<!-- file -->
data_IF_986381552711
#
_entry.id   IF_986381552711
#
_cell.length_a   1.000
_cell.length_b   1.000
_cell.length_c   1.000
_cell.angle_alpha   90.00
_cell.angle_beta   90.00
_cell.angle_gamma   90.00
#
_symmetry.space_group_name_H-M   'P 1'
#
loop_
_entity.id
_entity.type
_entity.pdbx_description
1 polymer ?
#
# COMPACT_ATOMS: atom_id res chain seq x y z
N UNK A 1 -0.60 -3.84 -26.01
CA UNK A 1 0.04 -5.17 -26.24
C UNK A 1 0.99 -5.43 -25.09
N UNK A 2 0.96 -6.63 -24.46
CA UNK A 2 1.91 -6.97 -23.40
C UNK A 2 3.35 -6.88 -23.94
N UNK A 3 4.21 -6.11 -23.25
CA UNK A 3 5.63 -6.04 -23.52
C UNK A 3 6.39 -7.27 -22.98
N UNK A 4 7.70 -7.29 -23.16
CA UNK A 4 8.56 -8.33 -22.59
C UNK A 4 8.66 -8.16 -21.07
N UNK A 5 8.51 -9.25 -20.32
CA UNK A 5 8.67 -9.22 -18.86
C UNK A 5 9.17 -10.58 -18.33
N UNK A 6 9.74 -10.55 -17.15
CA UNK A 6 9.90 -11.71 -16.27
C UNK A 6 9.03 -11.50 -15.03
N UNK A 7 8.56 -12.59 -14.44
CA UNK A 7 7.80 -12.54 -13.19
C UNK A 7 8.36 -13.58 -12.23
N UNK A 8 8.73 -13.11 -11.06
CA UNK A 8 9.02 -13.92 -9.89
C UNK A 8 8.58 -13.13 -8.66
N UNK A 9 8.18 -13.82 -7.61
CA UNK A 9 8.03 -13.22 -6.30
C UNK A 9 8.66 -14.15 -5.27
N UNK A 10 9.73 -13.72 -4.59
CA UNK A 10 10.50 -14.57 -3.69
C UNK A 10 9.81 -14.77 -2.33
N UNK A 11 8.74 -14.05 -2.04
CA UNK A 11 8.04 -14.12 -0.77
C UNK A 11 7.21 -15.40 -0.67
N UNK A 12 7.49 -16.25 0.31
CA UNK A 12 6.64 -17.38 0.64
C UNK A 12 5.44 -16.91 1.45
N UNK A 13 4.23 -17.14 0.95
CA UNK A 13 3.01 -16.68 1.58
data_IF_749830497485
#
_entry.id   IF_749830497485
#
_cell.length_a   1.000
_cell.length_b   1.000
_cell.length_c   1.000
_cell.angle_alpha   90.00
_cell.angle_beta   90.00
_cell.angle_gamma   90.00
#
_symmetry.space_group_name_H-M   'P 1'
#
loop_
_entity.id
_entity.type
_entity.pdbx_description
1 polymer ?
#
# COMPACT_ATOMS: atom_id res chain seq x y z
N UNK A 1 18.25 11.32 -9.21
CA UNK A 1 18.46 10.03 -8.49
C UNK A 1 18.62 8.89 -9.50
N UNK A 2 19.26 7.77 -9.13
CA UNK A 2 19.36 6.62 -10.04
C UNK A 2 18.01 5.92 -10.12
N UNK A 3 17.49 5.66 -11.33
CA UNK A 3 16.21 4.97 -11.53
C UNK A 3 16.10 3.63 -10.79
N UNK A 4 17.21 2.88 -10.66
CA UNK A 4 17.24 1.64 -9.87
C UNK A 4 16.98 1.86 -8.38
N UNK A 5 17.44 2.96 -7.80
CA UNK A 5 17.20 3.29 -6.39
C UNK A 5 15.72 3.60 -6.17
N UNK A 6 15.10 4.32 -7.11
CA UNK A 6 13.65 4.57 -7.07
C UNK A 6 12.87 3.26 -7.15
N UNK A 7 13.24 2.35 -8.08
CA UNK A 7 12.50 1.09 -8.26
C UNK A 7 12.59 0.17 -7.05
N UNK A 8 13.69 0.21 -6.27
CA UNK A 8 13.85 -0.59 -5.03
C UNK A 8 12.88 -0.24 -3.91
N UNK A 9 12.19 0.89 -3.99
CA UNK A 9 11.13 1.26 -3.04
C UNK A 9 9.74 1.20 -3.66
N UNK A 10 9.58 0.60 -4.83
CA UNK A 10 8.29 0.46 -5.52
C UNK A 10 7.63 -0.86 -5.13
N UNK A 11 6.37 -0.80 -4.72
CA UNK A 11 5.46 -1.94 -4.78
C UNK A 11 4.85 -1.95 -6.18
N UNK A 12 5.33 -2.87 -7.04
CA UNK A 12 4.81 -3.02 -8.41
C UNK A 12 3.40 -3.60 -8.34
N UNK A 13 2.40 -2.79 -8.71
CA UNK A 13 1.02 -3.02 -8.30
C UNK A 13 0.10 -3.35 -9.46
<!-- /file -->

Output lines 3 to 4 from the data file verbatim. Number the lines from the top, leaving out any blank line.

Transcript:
_entry.id   IF_986381552711
#